6 Best Chichen Itza Tours from Playa del Carmen

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Playa del Carmen, along Mexico’s Caribbean coastline, is known for its stunning beaches, glitzy all-inclusive resorts, and laid back vibes. But if you’re looking to get a deeper understanding of this country’s colorful culture and rich history, consider diving into its past by taking a trip to Chichen Itza, a Mayan city so incredible that it was named one of the Wonders of the World! Here’s 6 of the best Chichen Itza tours from Playa del Carmen, to make your visit to this ancient city as epic as possible.

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Couple sitting in front of El Castillo at Chichen Itza
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Chichen Itza is located in the center of the Yucatan Peninsula, which sits at the southeastern tip of Mexico. While it’s awesome that this ancient city is so close to many popular destinations in the Yucatan, like Tulum, Cancun, and Playa del Carmen, it’s still far enough away to be a bit of a challenge to get to (i.e., two and a half hours from Playa del Carmen).

Not to worry, though- there are several awesome Chichen Itza tours from Playa del Carmen, so you literally don’t have to think about getting there on your own.

Man looking at Plaza of a Thousand Columns in Chichen Itza

Let’s get into it!

Best Chichen Itza Tours from Playa del Carmen

1. Chichen Itza, Cenote and Valladolid Tour

On this tour, you’ll get picked up from your hotel and make your way to the famed ancient city. Here, you’ll be led around all of the most important sites by a knowledgeable guide, whose enthusiasm for the Mayan culture is straight up infectious.

After Chichen Itza, you’ll head to Cenote Saalam, a stunning open-air cenote that just so happens to be off-the-beaten tourist path. Beyond not being overrun by tourists, the cenote also has a surprisingly yummy buffet lunch that you’ll get to tuck into as well!

Afterward, you’ll head to the nearby colonial city of Valladolid. I LOVE this city’s colorful, colonial architecture, cobblestone streets, and main square, bustling with lots of good food vendors- be sure that you save some room during lunch! 

Woman standing in front of the Temple of the Jaguar

One of the best things about this tour is how the guides have struck a perfect balance between guiding you around these incredible sites and allowing you time to explore on your own. This is one of the most popular Chichen Itza tours from Playa del Carmen and it’s easy to see why!

2. Chichen Itza, Ek Balam, and Hubiku Cenote Combo Tour

While many tour itineraries include roughly the same places, I love that this one includes a couple of under-the-radar stops, where you likely won’t see other tour buses. You know that we love off-beat travel experiences here!

You’ll start the day by visiting Chichen Itza, where you’ll receive a guided tour of some of the most impressive structures, like El Castillo, the iconic pyramid, and El Caracol, an ancient observatory where the Mayans tracked the sun, the moon, and the planets.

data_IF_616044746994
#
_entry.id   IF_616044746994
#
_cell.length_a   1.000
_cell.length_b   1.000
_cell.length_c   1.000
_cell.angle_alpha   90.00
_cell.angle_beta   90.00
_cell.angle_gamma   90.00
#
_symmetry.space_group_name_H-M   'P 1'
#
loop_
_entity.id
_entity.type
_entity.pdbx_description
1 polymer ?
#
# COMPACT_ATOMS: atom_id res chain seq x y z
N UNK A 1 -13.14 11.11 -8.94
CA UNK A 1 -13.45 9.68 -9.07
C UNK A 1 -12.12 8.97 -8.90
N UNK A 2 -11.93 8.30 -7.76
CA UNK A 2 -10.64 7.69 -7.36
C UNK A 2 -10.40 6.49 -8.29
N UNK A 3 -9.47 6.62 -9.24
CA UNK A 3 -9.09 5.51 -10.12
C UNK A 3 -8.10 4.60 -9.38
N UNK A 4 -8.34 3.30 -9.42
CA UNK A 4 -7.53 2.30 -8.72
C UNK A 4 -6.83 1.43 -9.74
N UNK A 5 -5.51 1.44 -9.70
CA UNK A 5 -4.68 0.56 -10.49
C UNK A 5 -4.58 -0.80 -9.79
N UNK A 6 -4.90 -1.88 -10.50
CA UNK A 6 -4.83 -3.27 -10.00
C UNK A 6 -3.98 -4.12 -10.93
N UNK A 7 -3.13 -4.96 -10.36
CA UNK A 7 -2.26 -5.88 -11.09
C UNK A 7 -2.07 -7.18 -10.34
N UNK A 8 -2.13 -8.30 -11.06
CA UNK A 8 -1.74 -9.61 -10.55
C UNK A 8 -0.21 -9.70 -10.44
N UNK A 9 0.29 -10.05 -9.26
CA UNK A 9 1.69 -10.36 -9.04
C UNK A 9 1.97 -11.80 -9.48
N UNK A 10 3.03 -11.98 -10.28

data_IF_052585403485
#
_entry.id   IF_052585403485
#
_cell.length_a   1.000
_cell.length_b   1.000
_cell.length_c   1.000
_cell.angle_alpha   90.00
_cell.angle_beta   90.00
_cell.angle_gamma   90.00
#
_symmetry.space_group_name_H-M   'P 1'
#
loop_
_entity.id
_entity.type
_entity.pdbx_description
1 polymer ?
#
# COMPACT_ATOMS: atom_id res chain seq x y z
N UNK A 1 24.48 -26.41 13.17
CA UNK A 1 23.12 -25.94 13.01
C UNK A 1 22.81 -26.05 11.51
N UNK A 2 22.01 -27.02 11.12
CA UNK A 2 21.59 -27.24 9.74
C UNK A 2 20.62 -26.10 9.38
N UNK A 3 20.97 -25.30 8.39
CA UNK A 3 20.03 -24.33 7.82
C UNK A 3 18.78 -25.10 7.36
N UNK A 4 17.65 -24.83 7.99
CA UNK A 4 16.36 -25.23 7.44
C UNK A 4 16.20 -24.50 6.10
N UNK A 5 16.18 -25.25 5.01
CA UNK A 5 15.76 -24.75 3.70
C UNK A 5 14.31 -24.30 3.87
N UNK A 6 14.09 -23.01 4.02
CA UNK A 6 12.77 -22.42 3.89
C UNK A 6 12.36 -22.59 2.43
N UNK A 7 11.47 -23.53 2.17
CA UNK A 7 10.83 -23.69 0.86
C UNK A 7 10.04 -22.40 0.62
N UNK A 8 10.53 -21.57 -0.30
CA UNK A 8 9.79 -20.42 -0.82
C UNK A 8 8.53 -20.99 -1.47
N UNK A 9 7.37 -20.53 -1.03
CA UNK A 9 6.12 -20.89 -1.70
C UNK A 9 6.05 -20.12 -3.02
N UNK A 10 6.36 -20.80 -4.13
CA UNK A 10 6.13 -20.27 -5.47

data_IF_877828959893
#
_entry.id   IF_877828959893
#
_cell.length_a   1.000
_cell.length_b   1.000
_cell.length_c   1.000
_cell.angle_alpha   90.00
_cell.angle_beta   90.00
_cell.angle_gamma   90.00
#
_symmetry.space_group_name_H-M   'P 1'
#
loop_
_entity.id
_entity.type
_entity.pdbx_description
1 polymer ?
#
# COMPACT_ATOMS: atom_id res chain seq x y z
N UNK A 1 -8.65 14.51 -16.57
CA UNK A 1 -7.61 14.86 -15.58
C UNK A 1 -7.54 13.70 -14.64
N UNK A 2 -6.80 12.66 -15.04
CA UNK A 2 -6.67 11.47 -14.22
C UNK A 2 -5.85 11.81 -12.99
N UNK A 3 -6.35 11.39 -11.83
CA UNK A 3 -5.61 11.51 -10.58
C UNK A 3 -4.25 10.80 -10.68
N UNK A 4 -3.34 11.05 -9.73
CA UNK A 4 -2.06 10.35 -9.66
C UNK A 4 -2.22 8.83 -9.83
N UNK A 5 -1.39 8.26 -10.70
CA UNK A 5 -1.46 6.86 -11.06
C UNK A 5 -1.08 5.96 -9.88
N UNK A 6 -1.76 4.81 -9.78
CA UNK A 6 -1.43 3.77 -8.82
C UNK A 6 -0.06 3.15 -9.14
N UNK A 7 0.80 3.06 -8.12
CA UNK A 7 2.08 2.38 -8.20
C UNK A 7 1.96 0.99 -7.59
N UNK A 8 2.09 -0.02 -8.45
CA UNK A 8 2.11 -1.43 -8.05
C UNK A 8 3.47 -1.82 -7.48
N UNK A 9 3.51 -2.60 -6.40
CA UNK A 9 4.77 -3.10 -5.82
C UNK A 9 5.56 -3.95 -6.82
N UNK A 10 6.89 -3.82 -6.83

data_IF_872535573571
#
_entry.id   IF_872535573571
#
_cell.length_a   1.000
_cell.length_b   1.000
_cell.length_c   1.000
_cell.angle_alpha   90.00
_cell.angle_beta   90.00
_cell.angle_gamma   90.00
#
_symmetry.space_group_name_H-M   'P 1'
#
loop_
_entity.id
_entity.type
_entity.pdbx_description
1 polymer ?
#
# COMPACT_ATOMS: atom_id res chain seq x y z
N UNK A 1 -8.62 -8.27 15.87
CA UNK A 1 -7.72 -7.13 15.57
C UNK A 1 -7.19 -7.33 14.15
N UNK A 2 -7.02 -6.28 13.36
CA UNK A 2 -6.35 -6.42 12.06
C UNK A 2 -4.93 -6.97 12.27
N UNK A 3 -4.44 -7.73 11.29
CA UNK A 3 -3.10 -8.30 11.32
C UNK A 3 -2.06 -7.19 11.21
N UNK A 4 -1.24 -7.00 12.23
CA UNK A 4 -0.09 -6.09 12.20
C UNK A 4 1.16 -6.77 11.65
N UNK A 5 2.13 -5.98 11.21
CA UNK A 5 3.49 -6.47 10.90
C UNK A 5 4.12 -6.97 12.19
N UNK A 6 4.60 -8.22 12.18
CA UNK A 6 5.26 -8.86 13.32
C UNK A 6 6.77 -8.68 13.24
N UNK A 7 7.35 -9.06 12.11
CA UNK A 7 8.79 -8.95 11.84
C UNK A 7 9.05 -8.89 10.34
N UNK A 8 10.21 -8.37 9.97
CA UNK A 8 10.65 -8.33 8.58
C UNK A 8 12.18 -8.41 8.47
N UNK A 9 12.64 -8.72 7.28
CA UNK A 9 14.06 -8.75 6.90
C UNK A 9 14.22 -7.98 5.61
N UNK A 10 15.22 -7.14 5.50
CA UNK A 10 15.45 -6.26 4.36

Man looking up at El Castillo in Chichen Itza

Next up- Hubiku Cenote. This cenote is sunk deep underground, but has an opening in its roof that lets in beautiful light rays and a few stray vines from the jungle above. It’s the perfect place to take a break from the hot Mexican sun. And bonus- you’ll also get a delicious lunch here of local Yucatanian food. 

Finally, the last stop of the day is Ek Balam, which, similar to Chichen Itza, is another magnificent Mayan city, but this time, built all the way back in 100 AD (!!!) and without all of the crowds. But my favorite thing about Ek Balam? You can totally live out your Indiana Jones dreams and actually climb up several of the pyramids!

Woman walking up pyramids at Ek Balam in Mexico

Beyond the off-the-beaten path stops on this tour, I love that you get a small group experience, with no more than 10 participants per tour. You gotta love tours where you can actually hear your guide!

3. VIP Chichen Itza Private Tour

Want something a bit more one on one? 

On this private Chichen Itza tour from Playa del Carmen, you’ll have the benefit of not having to stop at a bunch of different hotels to pick up other guests on your way to the ruins in the morning—meaning you’ll actually get to the site bright and early before the massive crowds descend.  You’ll get an interesting tour from your guide, with all kinds of interesting information regarding the architecture of the city and the people who once lived here hundreds and hundreds of years ago.

From here, you’ll head to Cenote Oxman, a cenote that is not typically on the tour bus route. Here, you can enjoy the tropical setting and the cool, blue water of the cenote, without a bazillion other tourists around.

You’ll then head into Valladolid, to enjoy lunch at a local sit-down restaurant. Most group tours stop at buffets located at cenotes, which, while tasty, is probably not the most authentic experience you could possibly have. So one of the huge benefits of going on a private tour is getting to enjoy a more real and personalized experience with Yucatanian food.

Colorful colonial buildings in Valladolid

Afterwards, you’ll have the opportunity to stroll around Valladolid’s cobblestone streets and get some shopping in before heading back to Playa del Carmen.

4. Skip the Line Chichen Itza Private Tour with Sacred Cenote

On this private tour from Playa del Carmen to Chichen Itza, you’ll arrive at the ancient city, right as it opens, so you’ll get to enjoy it before all of the humongous tour buses arrive. You will be shown around by one of the company’s engaging tour guides, who are seriously excellent storytellers and obviously incredibly passionate about the Mayans.

Temple of the Warriors at Chichen Itza

This tour is one of the only tours that I’m aware of that stops at Hacienda Chukum, a really unique cenote. Up until very recently, the cenote was solely used as a well, as they were unable to figure out a safe way to access the cenote, which sits 130-feet underground.

After years of working at it, though, they engineered a way to climb down to its crystal clear water, using a series of tunnels and stairs. Now, Cenote Chukum is one of the best cenotes near Chichen Itza for adventurous travelers, with several platforms to jump off and even a zipline (just make sure you include a good, supportive swimsuit on your Mexico packing list, so you don’t accidentally flash someone while you’re here!).